Posted in Data visualisation, Volcano Plot

Genoppi: A new tool to plot volcano plots with annotated functions

Volcano plot plotted using Genoppi. Data is from Vahey et al., J Infect Dis., 2010, demonstrating the types of proteins that are most significantly induced in protected individuals receiving the RTS,S malaria vaccine. Functions are annotated from HGNC, ranked from greatest to lowest number of hits.

As elaborated in my previous post, volcano plots are a great way of visualising the differentially expressed genes (DEGs) that are most affected by a particular treatment (compared to untreated control). However, a limitation is that volcano plots do not directly annotate whether the most influential genes perform similar functions. Here, I introduce Genoppi, which is an open-source computational tool (R package source code: github.com/lagelab/Genoppi) that allows plotting of interactive volcano plots with the corresponding gene functions derived from HGNC, GO or MSigDB (see example figure on top). In addition, by assigning a bait protein of interest, the tool is able to identify the interacting partners that are significant on the volcano plot. The interaction partners are compiled from InWeb_InBioMap, iRefIndex, or BioPlex which includes data from >40000 scientific articles. If interested to find out if SNPs (single-nucleotide polymorphisms) could play a role in your dataset, you may also assign the GWAS study from the NHGRI-EBI GWAS catalog to the dataset.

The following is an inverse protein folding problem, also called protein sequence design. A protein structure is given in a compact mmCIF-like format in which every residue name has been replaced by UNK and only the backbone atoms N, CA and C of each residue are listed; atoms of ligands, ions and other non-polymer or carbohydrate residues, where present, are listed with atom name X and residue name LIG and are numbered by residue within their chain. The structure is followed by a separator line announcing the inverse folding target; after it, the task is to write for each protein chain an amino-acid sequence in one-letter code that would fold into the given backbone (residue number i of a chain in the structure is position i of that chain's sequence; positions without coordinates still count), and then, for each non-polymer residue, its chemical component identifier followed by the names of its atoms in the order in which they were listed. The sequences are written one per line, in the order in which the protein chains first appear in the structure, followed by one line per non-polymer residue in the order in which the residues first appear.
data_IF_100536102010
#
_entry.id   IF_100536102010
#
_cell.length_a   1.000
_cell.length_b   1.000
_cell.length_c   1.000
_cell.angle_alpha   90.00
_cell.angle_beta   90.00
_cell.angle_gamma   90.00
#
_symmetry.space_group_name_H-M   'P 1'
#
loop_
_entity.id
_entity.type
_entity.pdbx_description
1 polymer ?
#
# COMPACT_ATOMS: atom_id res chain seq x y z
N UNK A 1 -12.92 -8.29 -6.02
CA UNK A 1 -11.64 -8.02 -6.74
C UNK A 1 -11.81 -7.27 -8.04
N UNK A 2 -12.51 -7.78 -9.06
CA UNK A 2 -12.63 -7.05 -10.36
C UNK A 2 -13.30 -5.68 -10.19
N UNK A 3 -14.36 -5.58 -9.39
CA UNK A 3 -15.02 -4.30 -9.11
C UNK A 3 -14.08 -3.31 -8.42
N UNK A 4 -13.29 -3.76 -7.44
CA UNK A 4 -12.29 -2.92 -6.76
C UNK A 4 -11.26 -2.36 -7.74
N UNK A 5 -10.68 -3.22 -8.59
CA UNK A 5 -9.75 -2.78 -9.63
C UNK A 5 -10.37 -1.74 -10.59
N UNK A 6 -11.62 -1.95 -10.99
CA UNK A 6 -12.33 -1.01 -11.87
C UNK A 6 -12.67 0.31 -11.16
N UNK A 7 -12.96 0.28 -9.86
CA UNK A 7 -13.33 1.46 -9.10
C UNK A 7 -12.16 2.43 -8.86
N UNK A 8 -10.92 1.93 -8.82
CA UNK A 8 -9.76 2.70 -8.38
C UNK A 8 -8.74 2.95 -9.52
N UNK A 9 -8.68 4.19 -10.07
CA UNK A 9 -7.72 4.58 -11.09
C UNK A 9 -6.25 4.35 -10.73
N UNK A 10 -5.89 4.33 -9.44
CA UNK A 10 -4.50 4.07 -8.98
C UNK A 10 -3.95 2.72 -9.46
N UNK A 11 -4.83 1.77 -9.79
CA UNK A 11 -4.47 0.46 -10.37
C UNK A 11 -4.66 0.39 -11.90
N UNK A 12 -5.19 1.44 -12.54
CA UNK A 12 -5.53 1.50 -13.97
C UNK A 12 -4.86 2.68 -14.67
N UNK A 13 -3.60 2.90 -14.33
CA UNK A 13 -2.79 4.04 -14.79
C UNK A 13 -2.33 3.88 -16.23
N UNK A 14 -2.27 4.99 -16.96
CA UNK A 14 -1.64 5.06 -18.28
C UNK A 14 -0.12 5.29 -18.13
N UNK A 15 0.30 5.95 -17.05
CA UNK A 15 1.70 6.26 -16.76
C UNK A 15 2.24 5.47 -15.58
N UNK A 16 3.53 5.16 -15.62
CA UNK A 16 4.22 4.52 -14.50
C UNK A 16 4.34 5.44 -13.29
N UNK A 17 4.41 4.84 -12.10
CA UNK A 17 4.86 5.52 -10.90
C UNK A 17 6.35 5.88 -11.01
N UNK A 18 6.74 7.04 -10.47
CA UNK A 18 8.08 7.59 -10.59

There are several other functions that Genoppi can do, but not elaborated in this blog post. Interested users may visit the details within the publication or in the guide provided in the website. Overall, while Genoppi is likely to be most utilised by scientists interested in proteomics and interactome research, my experience suggests that Genoppi can be potentially applied more broadly to transcriptomics analyses as well.

Posted in Clustergrammer, Data visualisation

Clustergrammer: A great online tool for plotting clustergrams and heatmaps

Clustergrammer is an online tool can be used to visualise gene expression patterns. Red indicates increased expression whereas blue indicates reduced expression. Distinct gene clusters are depicted at the bottom of the heatmap. Source from Fernandez et al., scientific data, 2017.

A clustergram or a heatmap is one of several techniques that can directly visualise data without the need for dimensionality reduction. As clustergrams are easy to interpret, they are widely used to visualise biological data in print publications. Based on similarities and differences in gene expression patterns, clustergrams can also allow direct visualisation of clusters.